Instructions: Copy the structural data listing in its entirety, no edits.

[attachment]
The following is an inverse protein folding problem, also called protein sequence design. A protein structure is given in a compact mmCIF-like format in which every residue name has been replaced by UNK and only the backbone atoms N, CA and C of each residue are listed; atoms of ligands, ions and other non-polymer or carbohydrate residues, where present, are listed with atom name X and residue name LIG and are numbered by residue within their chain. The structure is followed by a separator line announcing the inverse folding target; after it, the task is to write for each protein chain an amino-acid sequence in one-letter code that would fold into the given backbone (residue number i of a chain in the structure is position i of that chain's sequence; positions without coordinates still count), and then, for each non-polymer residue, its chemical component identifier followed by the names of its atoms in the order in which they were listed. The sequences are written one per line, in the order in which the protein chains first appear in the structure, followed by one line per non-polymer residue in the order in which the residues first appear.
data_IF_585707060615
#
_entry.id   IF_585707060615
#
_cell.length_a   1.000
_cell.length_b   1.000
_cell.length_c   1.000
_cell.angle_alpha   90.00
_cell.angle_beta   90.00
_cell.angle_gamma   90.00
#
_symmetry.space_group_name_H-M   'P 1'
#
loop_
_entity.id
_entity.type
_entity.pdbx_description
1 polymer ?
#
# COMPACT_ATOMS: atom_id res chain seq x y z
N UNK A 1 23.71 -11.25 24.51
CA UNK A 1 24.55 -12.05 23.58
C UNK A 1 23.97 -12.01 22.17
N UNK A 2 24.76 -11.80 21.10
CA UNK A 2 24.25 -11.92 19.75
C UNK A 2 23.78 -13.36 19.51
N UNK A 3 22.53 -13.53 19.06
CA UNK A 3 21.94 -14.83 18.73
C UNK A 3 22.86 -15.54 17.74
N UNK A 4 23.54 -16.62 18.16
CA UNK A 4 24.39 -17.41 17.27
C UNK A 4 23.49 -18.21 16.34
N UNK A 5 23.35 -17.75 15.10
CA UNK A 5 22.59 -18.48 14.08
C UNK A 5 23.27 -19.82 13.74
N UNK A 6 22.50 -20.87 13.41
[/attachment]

The following is an inverse protein folding problem, also called protein sequence design. A protein structure is given in a compact mmCIF-like format in which every residue name has been replaced by UNK and only the backbone atoms N, CA and C of each residue are listed; atoms of ligands, ions and other non-polymer or carbohydrate residues, where present, are listed with atom name X and residue name LIG and are numbered by residue within their chain. The structure is followed by a separator line announcing the inverse folding target; after it, the task is to write for each protein chain an amino-acid sequence in one-letter code that would fold into the given backbone (residue number i of a chain in the structure is position i of that chain's sequence; positions without coordinates still count), and then, for each non-polymer residue, its chemical component identifier followed by the names of its atoms in the order in which they were listed. The sequences are written one per line, in the order in which the protein chains first appear in the structure, followed by one line per non-polymer residue in the order in which the residues first appear.
data_IF_585707060615
#
_entry.id   IF_585707060615
#
_cell.length_a   1.000
_cell.length_b   1.000
_cell.length_c   1.000
_cell.angle_alpha   90.00
_cell.angle_beta   90.00
_cell.angle_gamma   90.00
#
_symmetry.space_group_name_H-M   'P 1'
#
loop_
_entity.id
_entity.type
_entity.pdbx_description
1 polymer ?
#
# COMPACT_ATOMS: atom_id res chain seq x y z
N UNK A 1 23.71 -11.25 24.51
CA UNK A 1 24.55 -12.05 23.58
C UNK A 1 23.97 -12.01 22.17
N UNK A 2 24.76 -11.80 21.10
CA UNK A 2 24.25 -11.92 19.75
C UNK A 2 23.78 -13.36 19.51
N UNK A 3 22.53 -13.53 19.06
CA UNK A 3 21.94 -14.83 18.73
C UNK A 3 22.86 -15.54 17.74
N UNK A 4 23.54 -16.62 18.16
CA UNK A 4 24.39 -17.41 17.27
C UNK A 4 23.49 -18.21 16.34
N UNK A 5 23.35 -17.75 15.10
CA UNK A 5 22.59 -18.48 14.08
C UNK A 5 23.27 -19.82 13.74
N UNK A 6 22.50 -20.87 13.41